Findings showed that the offspring of mice exposed to JWH-133 were of lower birth weight and size than those in the control group who were not exposed. However, it is of interest to note that the pregnancy rate of females who were selected to mate with JWH-133 exposed males did not change as compared to the control group. Individual organ weights of JWH-133 exposed offspring were recorded and were found to all be of reduced weight compared to the control. This finding isn’t necessarily indicative of anything peculiar, as logic would dictate that smaller mice would have smaller organs. However, it is of particular interest to note that the ratio between total body weight and organ weight did not change as calculated per each organ. This finding suggested that fathers exposed to JWH-133 impacted the overall development of their offspring, as opposed to one or a few specific organs.
The second conclusion found that exposure of male mice to JWH-133 caused defects in the embryo and placenta of female rats that they were mated with.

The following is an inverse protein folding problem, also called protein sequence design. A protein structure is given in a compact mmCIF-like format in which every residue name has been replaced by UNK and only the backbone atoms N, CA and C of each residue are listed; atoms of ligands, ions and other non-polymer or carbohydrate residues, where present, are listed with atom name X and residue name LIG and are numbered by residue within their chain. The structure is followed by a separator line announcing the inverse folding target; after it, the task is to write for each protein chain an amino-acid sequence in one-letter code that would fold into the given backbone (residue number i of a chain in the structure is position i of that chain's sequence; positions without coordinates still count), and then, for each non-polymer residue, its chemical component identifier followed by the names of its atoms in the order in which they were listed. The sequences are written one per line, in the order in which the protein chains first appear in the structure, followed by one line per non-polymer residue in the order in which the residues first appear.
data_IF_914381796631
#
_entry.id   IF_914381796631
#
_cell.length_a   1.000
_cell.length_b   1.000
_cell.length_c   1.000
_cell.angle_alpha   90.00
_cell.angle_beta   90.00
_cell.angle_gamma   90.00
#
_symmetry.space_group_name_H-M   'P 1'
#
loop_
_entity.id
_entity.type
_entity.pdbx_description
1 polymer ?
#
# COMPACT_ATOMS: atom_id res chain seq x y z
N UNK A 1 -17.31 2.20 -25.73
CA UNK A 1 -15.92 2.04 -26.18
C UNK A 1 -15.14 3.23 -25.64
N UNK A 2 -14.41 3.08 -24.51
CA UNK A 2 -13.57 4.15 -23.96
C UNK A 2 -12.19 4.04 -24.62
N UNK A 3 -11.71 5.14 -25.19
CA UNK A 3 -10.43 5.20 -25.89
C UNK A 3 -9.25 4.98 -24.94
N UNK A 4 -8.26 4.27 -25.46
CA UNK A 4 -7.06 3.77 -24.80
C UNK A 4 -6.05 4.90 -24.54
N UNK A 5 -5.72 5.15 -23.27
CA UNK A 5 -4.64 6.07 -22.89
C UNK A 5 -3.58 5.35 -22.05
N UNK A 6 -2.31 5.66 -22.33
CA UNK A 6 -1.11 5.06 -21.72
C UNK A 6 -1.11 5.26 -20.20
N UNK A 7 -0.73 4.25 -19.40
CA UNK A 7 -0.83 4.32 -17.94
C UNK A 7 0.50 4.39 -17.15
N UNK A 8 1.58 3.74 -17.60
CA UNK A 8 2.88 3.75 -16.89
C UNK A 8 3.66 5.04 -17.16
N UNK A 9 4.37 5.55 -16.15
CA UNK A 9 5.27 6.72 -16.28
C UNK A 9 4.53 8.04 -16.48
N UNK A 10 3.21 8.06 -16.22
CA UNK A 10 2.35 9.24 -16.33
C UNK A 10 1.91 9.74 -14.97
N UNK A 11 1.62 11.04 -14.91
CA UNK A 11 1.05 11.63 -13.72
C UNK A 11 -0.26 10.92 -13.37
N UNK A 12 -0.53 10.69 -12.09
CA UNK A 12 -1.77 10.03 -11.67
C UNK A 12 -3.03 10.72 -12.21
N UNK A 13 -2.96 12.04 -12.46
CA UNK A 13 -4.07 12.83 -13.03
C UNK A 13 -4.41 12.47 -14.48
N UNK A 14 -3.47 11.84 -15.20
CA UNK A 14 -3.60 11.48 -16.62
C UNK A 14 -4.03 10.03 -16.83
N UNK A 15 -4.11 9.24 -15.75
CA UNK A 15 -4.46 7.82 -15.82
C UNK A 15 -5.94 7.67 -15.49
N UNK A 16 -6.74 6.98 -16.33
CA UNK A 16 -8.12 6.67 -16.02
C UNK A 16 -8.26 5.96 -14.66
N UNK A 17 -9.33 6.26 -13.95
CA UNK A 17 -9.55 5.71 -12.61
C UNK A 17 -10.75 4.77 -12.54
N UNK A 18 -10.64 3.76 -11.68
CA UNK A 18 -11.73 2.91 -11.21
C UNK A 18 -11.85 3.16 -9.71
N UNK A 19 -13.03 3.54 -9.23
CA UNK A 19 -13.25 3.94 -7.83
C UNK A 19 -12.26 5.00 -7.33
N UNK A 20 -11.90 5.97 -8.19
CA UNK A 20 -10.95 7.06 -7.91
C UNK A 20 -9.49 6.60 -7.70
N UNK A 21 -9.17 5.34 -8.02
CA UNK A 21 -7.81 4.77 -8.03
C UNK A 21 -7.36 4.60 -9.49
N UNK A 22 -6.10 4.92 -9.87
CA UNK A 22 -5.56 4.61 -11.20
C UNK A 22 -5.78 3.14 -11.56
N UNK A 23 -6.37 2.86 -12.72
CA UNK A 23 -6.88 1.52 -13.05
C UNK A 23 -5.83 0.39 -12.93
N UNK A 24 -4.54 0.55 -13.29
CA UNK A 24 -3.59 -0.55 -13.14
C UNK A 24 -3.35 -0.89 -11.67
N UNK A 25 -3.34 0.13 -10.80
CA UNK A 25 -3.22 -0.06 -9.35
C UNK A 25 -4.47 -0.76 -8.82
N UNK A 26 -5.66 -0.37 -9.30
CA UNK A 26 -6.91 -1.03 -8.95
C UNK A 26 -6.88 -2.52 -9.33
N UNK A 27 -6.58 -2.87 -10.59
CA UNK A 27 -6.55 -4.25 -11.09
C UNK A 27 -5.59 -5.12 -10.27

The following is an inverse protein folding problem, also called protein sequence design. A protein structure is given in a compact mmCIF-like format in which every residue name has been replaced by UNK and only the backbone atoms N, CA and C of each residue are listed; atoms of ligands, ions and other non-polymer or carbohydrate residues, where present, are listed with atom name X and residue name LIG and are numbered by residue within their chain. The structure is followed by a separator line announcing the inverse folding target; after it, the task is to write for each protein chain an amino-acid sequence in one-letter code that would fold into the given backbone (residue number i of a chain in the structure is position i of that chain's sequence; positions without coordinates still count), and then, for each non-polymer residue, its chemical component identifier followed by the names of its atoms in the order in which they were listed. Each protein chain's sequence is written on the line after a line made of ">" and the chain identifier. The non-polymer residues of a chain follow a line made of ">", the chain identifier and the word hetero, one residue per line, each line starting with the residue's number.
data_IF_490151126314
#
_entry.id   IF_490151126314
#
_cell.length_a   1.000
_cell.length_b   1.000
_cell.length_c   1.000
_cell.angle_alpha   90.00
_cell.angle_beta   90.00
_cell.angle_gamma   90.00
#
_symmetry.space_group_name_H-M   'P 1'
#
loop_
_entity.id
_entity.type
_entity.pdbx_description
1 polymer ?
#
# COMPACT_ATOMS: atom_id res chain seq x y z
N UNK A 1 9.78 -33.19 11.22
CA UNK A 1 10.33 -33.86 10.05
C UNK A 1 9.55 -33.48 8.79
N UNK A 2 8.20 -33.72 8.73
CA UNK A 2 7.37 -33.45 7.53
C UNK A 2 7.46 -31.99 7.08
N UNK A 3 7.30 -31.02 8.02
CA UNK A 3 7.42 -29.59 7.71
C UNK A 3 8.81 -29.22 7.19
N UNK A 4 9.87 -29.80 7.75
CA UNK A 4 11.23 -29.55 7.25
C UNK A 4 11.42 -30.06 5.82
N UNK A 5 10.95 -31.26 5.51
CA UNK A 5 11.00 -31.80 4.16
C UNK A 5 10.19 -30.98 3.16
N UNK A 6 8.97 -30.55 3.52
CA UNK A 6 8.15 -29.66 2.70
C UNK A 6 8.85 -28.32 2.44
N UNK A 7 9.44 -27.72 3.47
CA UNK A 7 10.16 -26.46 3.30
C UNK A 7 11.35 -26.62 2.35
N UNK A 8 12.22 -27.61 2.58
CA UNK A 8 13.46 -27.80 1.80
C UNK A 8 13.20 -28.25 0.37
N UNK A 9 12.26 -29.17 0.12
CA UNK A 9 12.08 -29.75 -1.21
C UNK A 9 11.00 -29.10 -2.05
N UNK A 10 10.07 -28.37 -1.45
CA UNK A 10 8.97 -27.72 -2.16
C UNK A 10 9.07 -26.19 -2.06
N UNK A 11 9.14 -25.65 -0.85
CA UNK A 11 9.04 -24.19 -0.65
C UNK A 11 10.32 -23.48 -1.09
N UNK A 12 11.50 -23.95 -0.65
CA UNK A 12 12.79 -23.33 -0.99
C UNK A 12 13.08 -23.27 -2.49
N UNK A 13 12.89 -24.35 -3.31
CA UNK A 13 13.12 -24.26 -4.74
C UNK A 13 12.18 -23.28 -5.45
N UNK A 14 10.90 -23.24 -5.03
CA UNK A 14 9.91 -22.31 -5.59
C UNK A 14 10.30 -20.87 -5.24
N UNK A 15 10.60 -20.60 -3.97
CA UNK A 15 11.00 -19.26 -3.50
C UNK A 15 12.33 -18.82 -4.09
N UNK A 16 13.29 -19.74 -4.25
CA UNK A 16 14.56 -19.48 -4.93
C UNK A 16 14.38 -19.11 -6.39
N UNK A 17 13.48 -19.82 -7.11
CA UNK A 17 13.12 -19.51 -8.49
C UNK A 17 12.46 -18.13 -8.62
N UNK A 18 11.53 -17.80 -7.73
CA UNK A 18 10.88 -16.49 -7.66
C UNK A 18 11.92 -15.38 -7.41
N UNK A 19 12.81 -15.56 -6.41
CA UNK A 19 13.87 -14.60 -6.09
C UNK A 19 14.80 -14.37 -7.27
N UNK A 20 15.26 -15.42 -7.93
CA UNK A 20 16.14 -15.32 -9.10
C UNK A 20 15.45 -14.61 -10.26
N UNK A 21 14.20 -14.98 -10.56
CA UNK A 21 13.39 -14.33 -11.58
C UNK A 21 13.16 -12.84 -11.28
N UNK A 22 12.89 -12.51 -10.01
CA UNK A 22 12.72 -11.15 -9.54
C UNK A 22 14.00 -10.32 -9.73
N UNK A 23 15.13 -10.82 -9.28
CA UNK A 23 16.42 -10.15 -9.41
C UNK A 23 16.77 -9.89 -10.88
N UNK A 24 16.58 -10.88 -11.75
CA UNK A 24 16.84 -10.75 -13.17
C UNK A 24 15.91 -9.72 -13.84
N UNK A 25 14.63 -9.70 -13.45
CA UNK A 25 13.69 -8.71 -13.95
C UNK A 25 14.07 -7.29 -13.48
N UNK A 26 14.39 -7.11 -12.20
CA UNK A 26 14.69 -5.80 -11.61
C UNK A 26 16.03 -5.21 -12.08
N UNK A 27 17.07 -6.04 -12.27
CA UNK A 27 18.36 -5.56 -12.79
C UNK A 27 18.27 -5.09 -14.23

This finding holds particular significance when concerning both the ability of a fetus to develop into a healthy child and the impact of that development on the rest of the child’s life up until adulthood. The embryo is what eventually develops into a fetus, and is nourished by the placenta throughout its development. As you can imagine, if any part of this relationship is compromised due to genetic defects, then this can affect not only the viability of the fetus to develop into a healthy newborn, but for that newborn to then develop into a healthy child and adult. In this instance, it is suggested that the administration of JWH-133 to paternal mice had caused an alteration of genetic material present in their sperm. This “defective” genetic material then caused defects within the reproductive system of female mice.
Researchers also found that consistent exposure to JWH-133 resulted in reduced sperm count.
Sperm count is an important factor in the ability of sperm to create viable fertilization of the female egg. When assessing for the cause of infertility in those who are unable to conceive, infertility clinics will often time assess male sperm count as one of the first orders of action. A decrease in sperm count increases the risk of infertility.
Additionally, the sperm of mice that had been exposed to JWH-133 was found to have altered DNA “methylation.”